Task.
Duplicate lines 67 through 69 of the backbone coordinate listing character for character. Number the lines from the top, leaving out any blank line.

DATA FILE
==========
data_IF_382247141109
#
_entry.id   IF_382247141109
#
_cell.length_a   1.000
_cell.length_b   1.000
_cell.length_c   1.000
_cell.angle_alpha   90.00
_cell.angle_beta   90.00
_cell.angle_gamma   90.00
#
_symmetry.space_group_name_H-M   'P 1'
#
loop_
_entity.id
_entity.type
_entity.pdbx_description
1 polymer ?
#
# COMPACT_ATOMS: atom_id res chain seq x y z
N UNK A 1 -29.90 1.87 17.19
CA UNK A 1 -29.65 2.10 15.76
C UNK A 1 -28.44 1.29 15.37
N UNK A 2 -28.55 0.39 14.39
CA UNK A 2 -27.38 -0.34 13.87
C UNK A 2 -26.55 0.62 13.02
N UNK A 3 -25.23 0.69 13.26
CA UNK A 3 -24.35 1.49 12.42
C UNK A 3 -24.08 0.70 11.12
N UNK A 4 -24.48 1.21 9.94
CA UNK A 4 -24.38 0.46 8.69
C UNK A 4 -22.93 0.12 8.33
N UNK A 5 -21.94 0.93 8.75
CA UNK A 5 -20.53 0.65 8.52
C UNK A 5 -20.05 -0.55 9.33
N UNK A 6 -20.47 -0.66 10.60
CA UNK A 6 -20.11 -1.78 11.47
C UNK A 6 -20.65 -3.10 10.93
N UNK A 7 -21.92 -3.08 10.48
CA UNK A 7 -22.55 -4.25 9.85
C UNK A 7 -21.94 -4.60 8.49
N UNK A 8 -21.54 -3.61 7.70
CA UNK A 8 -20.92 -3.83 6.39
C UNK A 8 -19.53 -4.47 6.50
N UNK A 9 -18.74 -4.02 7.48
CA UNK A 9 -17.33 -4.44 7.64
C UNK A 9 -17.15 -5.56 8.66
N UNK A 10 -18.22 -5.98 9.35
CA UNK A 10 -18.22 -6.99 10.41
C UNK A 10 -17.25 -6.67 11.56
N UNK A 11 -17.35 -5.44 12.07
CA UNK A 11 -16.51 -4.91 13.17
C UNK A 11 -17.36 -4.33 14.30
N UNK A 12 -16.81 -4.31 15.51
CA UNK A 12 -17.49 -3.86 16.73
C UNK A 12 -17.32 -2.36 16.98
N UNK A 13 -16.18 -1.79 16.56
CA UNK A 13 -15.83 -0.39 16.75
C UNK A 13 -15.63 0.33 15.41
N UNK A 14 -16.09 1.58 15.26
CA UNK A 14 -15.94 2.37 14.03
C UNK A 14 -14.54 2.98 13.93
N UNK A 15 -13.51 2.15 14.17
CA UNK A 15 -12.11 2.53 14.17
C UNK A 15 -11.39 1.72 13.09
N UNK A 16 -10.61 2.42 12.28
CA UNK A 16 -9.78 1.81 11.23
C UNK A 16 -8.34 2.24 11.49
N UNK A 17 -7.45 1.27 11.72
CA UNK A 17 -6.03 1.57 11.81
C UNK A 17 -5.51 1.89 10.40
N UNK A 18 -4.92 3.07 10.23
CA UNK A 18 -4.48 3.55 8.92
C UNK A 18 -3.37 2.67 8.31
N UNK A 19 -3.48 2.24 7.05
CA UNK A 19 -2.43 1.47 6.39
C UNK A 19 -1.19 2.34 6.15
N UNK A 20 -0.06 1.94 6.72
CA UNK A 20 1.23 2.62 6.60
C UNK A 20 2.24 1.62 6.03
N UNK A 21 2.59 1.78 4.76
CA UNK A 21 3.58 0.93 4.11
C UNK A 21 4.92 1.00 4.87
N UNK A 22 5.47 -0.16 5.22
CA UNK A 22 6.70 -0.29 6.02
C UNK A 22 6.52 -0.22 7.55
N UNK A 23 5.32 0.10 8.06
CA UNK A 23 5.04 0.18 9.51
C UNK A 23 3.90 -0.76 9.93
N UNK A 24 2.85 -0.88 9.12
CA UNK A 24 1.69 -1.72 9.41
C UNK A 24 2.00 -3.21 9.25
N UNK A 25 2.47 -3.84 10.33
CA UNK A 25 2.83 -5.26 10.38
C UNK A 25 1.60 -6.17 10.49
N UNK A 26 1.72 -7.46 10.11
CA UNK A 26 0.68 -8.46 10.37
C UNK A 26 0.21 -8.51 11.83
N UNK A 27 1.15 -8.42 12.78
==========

CA UNK A 16 -9.78 1.81 11.23
C UNK A 16 -8.34 2.24 11.49
N UNK A 17 -7.45 1.27 11.72